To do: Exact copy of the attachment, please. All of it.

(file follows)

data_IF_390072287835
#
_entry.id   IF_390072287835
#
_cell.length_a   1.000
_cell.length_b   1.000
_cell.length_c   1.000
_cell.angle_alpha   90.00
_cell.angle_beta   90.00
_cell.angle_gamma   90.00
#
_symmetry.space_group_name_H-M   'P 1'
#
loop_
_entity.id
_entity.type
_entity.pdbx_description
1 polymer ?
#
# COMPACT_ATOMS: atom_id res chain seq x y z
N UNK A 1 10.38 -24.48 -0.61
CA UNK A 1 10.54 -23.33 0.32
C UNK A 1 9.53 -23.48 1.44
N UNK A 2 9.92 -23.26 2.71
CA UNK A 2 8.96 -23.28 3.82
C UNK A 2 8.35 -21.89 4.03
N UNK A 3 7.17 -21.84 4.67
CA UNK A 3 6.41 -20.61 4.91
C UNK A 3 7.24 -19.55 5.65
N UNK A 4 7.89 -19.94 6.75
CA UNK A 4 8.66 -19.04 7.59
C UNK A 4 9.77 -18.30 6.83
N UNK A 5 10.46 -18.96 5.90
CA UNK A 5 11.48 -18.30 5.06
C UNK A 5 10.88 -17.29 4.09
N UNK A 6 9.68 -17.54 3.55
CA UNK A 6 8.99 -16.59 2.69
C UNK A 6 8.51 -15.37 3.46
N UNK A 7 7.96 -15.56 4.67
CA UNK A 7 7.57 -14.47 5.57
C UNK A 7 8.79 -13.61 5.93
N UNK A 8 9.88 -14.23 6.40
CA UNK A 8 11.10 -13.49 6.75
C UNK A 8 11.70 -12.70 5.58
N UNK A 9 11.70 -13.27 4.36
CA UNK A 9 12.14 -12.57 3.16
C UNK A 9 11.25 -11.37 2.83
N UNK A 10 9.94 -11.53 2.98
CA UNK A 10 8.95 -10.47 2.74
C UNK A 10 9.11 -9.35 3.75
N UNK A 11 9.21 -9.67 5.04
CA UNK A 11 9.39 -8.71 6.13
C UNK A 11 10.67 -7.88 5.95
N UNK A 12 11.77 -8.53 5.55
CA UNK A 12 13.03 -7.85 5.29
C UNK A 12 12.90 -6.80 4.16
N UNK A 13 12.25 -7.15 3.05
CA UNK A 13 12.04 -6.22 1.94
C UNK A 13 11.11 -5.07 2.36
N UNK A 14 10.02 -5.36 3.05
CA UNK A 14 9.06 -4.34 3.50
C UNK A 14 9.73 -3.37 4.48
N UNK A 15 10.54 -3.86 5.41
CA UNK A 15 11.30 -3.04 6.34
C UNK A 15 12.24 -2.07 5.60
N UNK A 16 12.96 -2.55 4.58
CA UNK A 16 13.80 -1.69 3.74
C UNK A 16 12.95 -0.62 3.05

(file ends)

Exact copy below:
data_IF_390072287835
#
_entry.id   IF_390072287835
#
_cell.length_a   1.000
_cell.length_b   1.000
_cell.length_c   1.000
_cell.angle_alpha   90.00
_cell.angle_beta   90.00
_cell.angle_gamma   90.00
#
_symmetry.space_group_name_H-M   'P 1'
#
loop_
_entity.id
_entity.type
_entity.pdbx_description
1 polymer ?
#
# COMPACT_ATOMS: atom_id res chain seq x y z
N UNK A 1 10.38 -24.48 -0.61
CA UNK A 1 10.54 -23.33 0.32
C UNK A 1 9.53 -23.48 1.44
N UNK A 2 9.92 -23.26 2.71
CA UNK A 2 8.96 -23.28 3.82
C UNK A 2 8.35 -21.89 4.03
N UNK A 3 7.17 -21.84 4.67
CA UNK A 3 6.41 -20.61 4.91
C UNK A 3 7.24 -19.55 5.65
N UNK A 4 7.89 -19.94 6.75
CA UNK A 4 8.66 -19.04 7.59
C UNK A 4 9.77 -18.30 6.83
N UNK A 5 10.46 -18.96 5.90
CA UNK A 5 11.48 -18.30 5.06
C UNK A 5 10.88 -17.29 4.09
N UNK A 6 9.68 -17.54 3.55
CA UNK A 6 8.99 -16.59 2.69
C UNK A 6 8.51 -15.37 3.46
N UNK A 7 7.96 -15.56 4.67
CA UNK A 7 7.57 -14.47 5.57
C UNK A 7 8.79 -13.61 5.93
N UNK A 8 9.88 -14.23 6.40
CA UNK A 8 11.10 -13.49 6.75
C UNK A 8 11.70 -12.70 5.58
N UNK A 9 11.70 -13.27 4.36
CA UNK A 9 12.14 -12.57 3.16
C UNK A 9 11.25 -11.37 2.83
N UNK A 10 9.94 -11.53 2.98
CA UNK A 10 8.95 -10.47 2.74
C UNK A 10 9.11 -9.35 3.75
N UNK A 11 9.21 -9.67 5.04
CA UNK A 11 9.39 -8.71 6.13
C UNK A 11 10.67 -7.88 5.95
N UNK A 12 11.77 -8.53 5.55
CA UNK A 12 13.03 -7.85 5.29
C UNK A 12 12.90 -6.80 4.16
N UNK A 13 12.25 -7.15 3.05
CA UNK A 13 12.04 -6.22 1.94
C UNK A 13 11.11 -5.07 2.36
N UNK A 14 10.02 -5.36 3.05
CA UNK A 14 9.06 -4.34 3.50
C UNK A 14 9.73 -3.37 4.48
N UNK A 15 10.54 -3.86 5.41
CA UNK A 15 11.30 -3.04 6.34
C UNK A 15 12.24 -2.07 5.60
N UNK A 16 12.96 -2.55 4.58
CA UNK A 16 13.80 -1.69 3.74
C UNK A 16 12.95 -0.62 3.05